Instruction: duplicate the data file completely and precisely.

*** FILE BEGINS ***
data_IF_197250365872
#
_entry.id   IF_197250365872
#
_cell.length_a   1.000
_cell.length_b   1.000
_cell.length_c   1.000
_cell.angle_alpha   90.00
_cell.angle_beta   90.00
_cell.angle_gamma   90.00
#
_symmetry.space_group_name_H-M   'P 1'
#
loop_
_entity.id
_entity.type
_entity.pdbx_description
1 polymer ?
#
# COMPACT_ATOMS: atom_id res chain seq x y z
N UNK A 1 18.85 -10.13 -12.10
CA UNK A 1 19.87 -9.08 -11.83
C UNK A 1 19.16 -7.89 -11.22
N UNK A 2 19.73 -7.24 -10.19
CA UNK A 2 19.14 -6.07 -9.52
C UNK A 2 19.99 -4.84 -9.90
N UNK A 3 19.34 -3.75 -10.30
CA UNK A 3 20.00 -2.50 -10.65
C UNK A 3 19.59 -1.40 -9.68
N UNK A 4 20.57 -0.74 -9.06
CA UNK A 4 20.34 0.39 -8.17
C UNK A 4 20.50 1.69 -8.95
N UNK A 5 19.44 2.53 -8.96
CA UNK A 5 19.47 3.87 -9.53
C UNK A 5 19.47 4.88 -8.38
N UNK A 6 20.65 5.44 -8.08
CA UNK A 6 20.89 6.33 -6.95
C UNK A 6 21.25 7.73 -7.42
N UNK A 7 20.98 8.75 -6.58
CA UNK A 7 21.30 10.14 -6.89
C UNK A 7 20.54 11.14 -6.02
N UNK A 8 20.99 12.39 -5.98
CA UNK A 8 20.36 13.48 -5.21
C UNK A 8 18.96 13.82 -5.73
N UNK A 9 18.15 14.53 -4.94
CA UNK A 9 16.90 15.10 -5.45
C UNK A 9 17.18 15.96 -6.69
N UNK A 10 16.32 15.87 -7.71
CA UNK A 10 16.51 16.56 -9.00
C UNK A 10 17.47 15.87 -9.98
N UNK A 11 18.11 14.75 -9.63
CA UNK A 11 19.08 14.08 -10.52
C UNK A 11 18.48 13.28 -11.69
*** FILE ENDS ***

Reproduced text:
data_IF_197250365872
#
_entry.id   IF_197250365872
#
_cell.length_a   1.000
_cell.length_b   1.000
_cell.length_c   1.000
_cell.angle_alpha   90.00
_cell.angle_beta   90.00
_cell.angle_gamma   90.00
#
_symmetry.space_group_name_H-M   'P 1'
#
loop_
_entity.id
_entity.type
_entity.pdbx_description
1 polymer ?
#
# COMPACT_ATOMS: atom_id res chain seq x y z
N UNK A 1 18.85 -10.13 -12.10
CA UNK A 1 19.87 -9.08 -11.83
C UNK A 1 19.16 -7.89 -11.22
N UNK A 2 19.73 -7.24 -10.19
CA UNK A 2 19.14 -6.07 -9.52
C UNK A 2 19.99 -4.84 -9.90
N UNK A 3 19.34 -3.75 -10.30
CA UNK A 3 20.00 -2.50 -10.65
C UNK A 3 19.59 -1.40 -9.68
N UNK A 4 20.57 -0.74 -9.06
CA UNK A 4 20.34 0.39 -8.17
C UNK A 4 20.50 1.69 -8.95
N UNK A 5 19.44 2.53 -8.96
CA UNK A 5 19.47 3.87 -9.53
C UNK A 5 19.47 4.88 -8.38
N UNK A 6 20.65 5.44 -8.08
CA UNK A 6 20.89 6.33 -6.95
C UNK A 6 21.25 7.73 -7.42
N UNK A 7 20.98 8.75 -6.58
CA UNK A 7 21.30 10.14 -6.89
C UNK A 7 20.54 11.14 -6.02
N UNK A 8 20.99 12.39 -5.98
CA UNK A 8 20.36 13.48 -5.21
C UNK A 8 18.96 13.82 -5.73
N UNK A 9 18.15 14.53 -4.94
CA UNK A 9 16.90 15.10 -5.45
C UNK A 9 17.18 15.96 -6.69
N UNK A 10 16.32 15.87 -7.71
CA UNK A 10 16.51 16.56 -9.00
C UNK A 10 17.47 15.87 -9.98
N UNK A 11 18.11 14.75 -9.63
CA UNK A 11 19.08 14.08 -10.52
C UNK A 11 18.48 13.28 -11.69